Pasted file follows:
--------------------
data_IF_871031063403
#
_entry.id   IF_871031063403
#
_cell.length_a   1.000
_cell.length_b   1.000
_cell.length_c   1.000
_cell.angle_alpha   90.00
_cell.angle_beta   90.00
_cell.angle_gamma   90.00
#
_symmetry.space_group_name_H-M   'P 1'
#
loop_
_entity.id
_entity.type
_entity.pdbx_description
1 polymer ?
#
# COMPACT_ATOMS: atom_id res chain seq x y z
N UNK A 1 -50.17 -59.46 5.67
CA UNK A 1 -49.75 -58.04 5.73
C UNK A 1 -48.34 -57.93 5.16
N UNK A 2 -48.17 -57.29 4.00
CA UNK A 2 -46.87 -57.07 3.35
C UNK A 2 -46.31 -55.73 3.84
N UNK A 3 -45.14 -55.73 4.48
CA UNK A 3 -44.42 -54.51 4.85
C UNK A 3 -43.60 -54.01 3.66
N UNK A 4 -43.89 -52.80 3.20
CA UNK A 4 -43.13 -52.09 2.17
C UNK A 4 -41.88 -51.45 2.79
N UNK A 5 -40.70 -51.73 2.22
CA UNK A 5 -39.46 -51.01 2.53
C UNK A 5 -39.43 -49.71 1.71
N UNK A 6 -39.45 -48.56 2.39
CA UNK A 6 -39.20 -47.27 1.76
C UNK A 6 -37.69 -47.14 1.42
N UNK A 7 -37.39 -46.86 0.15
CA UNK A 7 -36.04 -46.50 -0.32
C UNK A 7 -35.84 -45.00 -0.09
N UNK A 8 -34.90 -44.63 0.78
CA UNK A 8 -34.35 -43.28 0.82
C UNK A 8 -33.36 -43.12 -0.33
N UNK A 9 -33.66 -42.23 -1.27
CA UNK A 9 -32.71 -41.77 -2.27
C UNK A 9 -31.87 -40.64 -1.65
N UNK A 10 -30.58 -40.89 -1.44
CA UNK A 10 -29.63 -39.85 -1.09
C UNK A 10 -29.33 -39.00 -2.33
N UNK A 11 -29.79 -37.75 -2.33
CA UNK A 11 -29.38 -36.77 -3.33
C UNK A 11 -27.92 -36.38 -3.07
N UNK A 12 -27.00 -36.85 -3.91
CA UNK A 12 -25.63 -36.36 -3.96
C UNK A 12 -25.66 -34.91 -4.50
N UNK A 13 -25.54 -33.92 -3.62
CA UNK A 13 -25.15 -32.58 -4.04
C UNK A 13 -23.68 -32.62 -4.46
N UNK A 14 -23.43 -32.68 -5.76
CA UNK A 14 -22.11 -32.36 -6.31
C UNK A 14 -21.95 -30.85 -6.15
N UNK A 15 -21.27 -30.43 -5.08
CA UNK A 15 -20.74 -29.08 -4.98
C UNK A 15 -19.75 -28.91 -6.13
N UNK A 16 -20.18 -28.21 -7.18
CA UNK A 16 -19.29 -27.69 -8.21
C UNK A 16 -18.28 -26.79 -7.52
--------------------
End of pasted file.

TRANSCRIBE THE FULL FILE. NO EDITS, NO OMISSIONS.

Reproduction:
data_IF_871031063403
#
_entry.id   IF_871031063403
#
_cell.length_a   1.000
_cell.length_b   1.000
_cell.length_c   1.000
_cell.angle_alpha   90.00
_cell.angle_beta   90.00
_cell.angle_gamma   90.00
#
_symmetry.space_group_name_H-M   'P 1'
#
loop_
_entity.id
_entity.type
_entity.pdbx_description
1 polymer ?
#
# COMPACT_ATOMS: atom_id res chain seq x y z
N UNK A 1 -50.17 -59.46 5.67
CA UNK A 1 -49.75 -58.04 5.73
C UNK A 1 -48.34 -57.93 5.16
N UNK A 2 -48.17 -57.29 4.00
CA UNK A 2 -46.87 -57.07 3.35
C UNK A 2 -46.31 -55.73 3.84
N UNK A 3 -45.14 -55.73 4.48
CA UNK A 3 -44.42 -54.51 4.85
C UNK A 3 -43.60 -54.01 3.66
N UNK A 4 -43.89 -52.80 3.20
CA UNK A 4 -43.13 -52.09 2.17
C UNK A 4 -41.88 -51.45 2.79
N UNK A 5 -40.70 -51.73 2.22
CA UNK A 5 -39.46 -51.01 2.53
C UNK A 5 -39.43 -49.71 1.71
N UNK A 6 -39.45 -48.56 2.39
CA UNK A 6 -39.20 -47.27 1.76
C UNK A 6 -37.69 -47.14 1.42
N UNK A 7 -37.39 -46.86 0.15
CA UNK A 7 -36.04 -46.50 -0.32
C UNK A 7 -35.84 -45.00 -0.09
N UNK A 8 -34.90 -44.63 0.78
CA UNK A 8 -34.35 -43.28 0.82
C UNK A 8 -33.36 -43.12 -0.33
N UNK A 9 -33.66 -42.23 -1.27
CA UNK A 9 -32.71 -41.77 -2.27
C UNK A 9 -31.87 -40.64 -1.65
N UNK A 10 -30.58 -40.89 -1.44
CA UNK A 10 -29.63 -39.85 -1.09
C UNK A 10 -29.33 -39.00 -2.33
N UNK A 11 -29.79 -37.75 -2.33
CA UNK A 11 -29.38 -36.77 -3.33
C UNK A 11 -27.92 -36.38 -3.07
N UNK A 12 -27.00 -36.85 -3.91
CA UNK A 12 -25.63 -36.36 -3.96
C UNK A 12 -25.66 -34.91 -4.50
N UNK A 13 -25.54 -33.92 -3.62
CA UNK A 13 -25.15 -32.58 -4.04
C UNK A 13 -23.68 -32.62 -4.46
N UNK A 14 -23.43 -32.68 -5.76
CA UNK A 14 -22.11 -32.36 -6.31
C UNK A 14 -21.95 -30.85 -6.15
N UNK A 15 -21.27 -30.43 -5.08
CA UNK A 15 -20.74 -29.08 -4.98
C UNK A 15 -19.75 -28.91 -6.13
N UNK A 16 -20.18 -28.21 -7.18
CA UNK A 16 -19.29 -27.69 -8.21
C UNK A 16 -18.28 -26.79 -7.52